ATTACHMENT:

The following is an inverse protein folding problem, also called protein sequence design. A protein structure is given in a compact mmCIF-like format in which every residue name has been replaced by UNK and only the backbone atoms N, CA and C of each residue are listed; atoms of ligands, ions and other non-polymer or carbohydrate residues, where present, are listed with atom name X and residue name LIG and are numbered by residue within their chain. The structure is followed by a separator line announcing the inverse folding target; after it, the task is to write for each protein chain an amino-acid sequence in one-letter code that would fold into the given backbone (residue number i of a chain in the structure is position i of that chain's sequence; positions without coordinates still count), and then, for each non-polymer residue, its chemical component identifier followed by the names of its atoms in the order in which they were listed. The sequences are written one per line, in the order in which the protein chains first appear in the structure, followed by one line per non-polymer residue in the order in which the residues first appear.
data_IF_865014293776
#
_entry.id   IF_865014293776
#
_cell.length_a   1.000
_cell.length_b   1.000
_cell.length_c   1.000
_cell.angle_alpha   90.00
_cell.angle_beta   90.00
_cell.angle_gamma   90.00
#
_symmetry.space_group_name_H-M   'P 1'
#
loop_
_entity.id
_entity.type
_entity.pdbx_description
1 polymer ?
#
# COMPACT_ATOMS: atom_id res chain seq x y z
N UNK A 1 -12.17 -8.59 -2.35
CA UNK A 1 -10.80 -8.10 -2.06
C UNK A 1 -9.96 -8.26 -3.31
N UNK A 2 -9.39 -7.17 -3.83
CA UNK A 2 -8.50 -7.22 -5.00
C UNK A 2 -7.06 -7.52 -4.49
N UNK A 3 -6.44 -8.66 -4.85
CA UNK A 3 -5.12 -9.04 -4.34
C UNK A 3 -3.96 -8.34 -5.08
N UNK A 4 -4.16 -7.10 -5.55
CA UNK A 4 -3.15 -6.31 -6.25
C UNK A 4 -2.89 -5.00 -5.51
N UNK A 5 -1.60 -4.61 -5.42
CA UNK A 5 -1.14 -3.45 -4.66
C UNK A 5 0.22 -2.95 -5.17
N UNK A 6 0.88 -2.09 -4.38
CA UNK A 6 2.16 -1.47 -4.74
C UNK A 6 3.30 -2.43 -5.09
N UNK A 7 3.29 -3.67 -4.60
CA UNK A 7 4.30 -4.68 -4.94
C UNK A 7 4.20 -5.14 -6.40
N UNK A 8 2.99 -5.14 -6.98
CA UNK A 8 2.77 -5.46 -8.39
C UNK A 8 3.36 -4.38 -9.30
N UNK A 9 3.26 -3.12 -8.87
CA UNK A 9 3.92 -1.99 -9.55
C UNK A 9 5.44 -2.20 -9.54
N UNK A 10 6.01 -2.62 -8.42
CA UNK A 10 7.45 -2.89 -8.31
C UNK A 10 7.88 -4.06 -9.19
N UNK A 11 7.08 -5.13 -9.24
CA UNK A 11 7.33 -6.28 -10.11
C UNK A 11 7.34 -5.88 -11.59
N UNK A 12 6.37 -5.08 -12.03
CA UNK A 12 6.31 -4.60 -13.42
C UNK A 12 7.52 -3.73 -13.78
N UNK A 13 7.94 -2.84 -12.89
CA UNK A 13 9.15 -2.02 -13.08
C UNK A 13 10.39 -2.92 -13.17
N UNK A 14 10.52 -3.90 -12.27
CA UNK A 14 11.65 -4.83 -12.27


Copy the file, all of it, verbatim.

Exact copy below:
The following is an inverse protein folding problem, also called protein sequence design. A protein structure is given in a compact mmCIF-like format in which every residue name has been replaced by UNK and only the backbone atoms N, CA and C of each residue are listed; atoms of ligands, ions and other non-polymer or carbohydrate residues, where present, are listed with atom name X and residue name LIG and are numbered by residue within their chain. The structure is followed by a separator line announcing the inverse folding target; after it, the task is to write for each protein chain an amino-acid sequence in one-letter code that would fold into the given backbone (residue number i of a chain in the structure is position i of that chain's sequence; positions without coordinates still count), and then, for each non-polymer residue, its chemical component identifier followed by the names of its atoms in the order in which they were listed. The sequences are written one per line, in the order in which the protein chains first appear in the structure, followed by one line per non-polymer residue in the order in which the residues first appear.
data_IF_865014293776
#
_entry.id   IF_865014293776
#
_cell.length_a   1.000
_cell.length_b   1.000
_cell.length_c   1.000
_cell.angle_alpha   90.00
_cell.angle_beta   90.00
_cell.angle_gamma   90.00
#
_symmetry.space_group_name_H-M   'P 1'
#
loop_
_entity.id
_entity.type
_entity.pdbx_description
1 polymer ?
#
# COMPACT_ATOMS: atom_id res chain seq x y z
N UNK A 1 -12.17 -8.59 -2.35
CA UNK A 1 -10.80 -8.10 -2.06
C UNK A 1 -9.96 -8.26 -3.31
N UNK A 2 -9.39 -7.17 -3.83
CA UNK A 2 -8.50 -7.22 -5.00
C UNK A 2 -7.06 -7.52 -4.49
N UNK A 3 -6.44 -8.66 -4.85
CA UNK A 3 -5.12 -9.04 -4.34
C UNK A 3 -3.96 -8.34 -5.08
N UNK A 4 -4.16 -7.10 -5.55
CA UNK A 4 -3.15 -6.31 -6.25
C UNK A 4 -2.89 -5.00 -5.51
N UNK A 5 -1.60 -4.61 -5.42
CA UNK A 5 -1.14 -3.45 -4.66
C UNK A 5 0.22 -2.95 -5.17
N UNK A 6 0.88 -2.09 -4.38
CA UNK A 6 2.16 -1.47 -4.74
C UNK A 6 3.30 -2.43 -5.09
N UNK A 7 3.29 -3.67 -4.60
CA UNK A 7 4.30 -4.68 -4.94
C UNK A 7 4.20 -5.14 -6.40
N UNK A 8 2.99 -5.14 -6.98
CA UNK A 8 2.77 -5.46 -8.39
C UNK A 8 3.36 -4.38 -9.30
N UNK A 9 3.26 -3.12 -8.87
CA UNK A 9 3.92 -1.99 -9.55
C UNK A 9 5.44 -2.20 -9.54
N UNK A 10 6.01 -2.62 -8.42
CA UNK A 10 7.45 -2.89 -8.31
C UNK A 10 7.88 -4.06 -9.19
N UNK A 11 7.08 -5.13 -9.24
CA UNK A 11 7.33 -6.28 -10.11
C UNK A 11 7.34 -5.88 -11.59
N UNK A 12 6.37 -5.08 -12.03
CA UNK A 12 6.31 -4.60 -13.42
C UNK A 12 7.52 -3.73 -13.78
N UNK A 13 7.94 -2.84 -12.89
CA UNK A 13 9.15 -2.02 -13.08
C UNK A 13 10.39 -2.92 -13.17
N UNK A 14 10.52 -3.90 -12.27
CA UNK A 14 11.65 -4.83 -12.27